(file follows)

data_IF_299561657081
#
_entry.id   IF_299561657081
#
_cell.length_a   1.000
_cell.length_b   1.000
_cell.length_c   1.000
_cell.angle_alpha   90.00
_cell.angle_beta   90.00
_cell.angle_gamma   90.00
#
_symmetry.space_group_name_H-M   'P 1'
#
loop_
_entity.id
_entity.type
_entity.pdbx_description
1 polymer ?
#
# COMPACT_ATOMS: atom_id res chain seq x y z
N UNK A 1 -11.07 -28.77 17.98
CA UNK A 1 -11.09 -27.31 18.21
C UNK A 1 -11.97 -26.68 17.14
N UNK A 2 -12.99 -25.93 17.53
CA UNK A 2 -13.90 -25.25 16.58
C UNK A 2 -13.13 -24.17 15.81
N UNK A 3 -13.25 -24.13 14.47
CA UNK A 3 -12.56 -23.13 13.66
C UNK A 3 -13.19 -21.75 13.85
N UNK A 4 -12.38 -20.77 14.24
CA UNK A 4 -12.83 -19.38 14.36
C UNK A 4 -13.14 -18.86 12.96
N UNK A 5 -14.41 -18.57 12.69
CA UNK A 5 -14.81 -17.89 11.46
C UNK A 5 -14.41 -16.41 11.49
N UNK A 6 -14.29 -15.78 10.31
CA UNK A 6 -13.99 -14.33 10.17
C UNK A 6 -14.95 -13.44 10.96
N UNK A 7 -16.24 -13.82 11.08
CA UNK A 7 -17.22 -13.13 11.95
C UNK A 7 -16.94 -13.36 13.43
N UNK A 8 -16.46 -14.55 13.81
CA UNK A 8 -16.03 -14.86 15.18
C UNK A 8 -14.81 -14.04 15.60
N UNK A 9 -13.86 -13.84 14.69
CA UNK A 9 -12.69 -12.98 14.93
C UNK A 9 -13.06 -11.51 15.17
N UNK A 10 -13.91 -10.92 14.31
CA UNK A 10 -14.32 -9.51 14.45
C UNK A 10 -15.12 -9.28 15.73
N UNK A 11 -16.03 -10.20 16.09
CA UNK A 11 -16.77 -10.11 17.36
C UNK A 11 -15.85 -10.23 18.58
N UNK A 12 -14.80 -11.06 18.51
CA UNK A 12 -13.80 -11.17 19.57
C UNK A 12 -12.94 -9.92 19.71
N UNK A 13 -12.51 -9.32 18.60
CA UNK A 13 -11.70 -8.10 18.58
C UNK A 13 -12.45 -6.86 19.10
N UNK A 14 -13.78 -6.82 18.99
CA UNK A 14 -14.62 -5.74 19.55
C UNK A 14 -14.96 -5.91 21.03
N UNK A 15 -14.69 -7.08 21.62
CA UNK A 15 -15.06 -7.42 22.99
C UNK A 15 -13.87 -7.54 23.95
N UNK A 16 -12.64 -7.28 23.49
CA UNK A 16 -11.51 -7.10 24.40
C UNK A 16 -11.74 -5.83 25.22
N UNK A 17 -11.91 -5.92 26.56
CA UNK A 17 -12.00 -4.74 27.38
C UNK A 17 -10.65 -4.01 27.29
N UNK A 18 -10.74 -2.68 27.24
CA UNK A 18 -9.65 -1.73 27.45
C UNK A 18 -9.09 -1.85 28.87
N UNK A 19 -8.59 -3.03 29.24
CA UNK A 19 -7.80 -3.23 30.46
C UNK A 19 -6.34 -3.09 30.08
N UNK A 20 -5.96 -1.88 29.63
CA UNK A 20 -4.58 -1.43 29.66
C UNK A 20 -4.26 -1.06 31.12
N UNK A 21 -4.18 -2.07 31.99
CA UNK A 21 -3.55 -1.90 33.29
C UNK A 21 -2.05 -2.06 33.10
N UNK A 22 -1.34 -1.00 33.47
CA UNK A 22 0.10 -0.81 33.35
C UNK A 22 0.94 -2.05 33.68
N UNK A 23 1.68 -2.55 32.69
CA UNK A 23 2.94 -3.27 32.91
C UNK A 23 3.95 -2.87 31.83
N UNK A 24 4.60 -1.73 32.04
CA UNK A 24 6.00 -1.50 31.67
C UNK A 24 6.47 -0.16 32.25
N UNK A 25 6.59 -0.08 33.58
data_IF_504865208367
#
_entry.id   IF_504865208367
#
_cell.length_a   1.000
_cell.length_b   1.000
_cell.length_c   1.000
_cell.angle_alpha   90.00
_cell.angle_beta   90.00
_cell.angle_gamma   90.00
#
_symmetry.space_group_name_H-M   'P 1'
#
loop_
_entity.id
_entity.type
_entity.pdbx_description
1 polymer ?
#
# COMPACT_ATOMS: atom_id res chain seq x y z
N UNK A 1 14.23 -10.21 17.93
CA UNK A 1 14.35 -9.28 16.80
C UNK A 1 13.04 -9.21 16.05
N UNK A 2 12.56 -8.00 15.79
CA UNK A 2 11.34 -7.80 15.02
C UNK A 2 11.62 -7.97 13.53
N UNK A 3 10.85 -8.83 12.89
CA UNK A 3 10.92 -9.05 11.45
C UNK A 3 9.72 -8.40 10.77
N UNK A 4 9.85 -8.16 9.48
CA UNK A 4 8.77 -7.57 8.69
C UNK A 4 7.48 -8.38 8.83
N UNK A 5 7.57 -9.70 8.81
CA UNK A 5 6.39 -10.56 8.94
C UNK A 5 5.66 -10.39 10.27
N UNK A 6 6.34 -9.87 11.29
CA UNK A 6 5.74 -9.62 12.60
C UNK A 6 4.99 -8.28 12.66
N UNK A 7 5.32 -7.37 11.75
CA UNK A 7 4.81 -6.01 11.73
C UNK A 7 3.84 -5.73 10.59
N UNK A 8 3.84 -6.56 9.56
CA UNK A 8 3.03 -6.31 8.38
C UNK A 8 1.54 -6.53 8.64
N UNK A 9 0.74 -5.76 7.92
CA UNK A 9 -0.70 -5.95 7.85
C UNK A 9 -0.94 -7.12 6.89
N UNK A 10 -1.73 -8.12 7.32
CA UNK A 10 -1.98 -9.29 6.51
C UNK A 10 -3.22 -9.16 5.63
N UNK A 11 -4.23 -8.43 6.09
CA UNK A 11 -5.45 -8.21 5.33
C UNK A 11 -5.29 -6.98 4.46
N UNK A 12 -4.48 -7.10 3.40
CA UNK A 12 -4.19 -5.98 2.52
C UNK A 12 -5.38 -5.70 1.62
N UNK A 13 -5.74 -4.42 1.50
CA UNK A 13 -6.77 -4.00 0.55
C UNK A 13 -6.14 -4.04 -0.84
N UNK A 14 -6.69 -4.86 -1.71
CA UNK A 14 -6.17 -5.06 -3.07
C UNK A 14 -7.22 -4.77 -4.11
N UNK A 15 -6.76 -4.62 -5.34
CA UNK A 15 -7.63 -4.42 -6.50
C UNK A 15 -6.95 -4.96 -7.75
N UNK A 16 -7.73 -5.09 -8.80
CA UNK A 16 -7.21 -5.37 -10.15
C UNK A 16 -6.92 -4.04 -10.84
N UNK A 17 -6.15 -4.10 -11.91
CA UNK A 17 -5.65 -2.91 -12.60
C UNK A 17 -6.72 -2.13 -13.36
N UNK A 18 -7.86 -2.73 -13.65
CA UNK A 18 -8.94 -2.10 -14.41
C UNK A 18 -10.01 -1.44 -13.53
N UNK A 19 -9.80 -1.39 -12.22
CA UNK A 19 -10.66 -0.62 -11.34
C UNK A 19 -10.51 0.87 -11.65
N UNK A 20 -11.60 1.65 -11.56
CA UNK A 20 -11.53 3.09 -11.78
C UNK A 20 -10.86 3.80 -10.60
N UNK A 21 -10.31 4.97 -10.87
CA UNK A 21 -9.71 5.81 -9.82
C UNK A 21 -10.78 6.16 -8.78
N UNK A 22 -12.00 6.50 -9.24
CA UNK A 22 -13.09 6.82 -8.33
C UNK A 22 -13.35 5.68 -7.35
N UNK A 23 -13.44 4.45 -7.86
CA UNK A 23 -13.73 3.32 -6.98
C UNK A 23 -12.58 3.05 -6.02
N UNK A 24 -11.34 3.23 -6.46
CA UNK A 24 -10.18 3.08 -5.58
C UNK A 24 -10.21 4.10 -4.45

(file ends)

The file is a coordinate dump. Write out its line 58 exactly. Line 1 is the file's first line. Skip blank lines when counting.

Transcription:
CA UNK A 13 -11.70 -8.10 18.58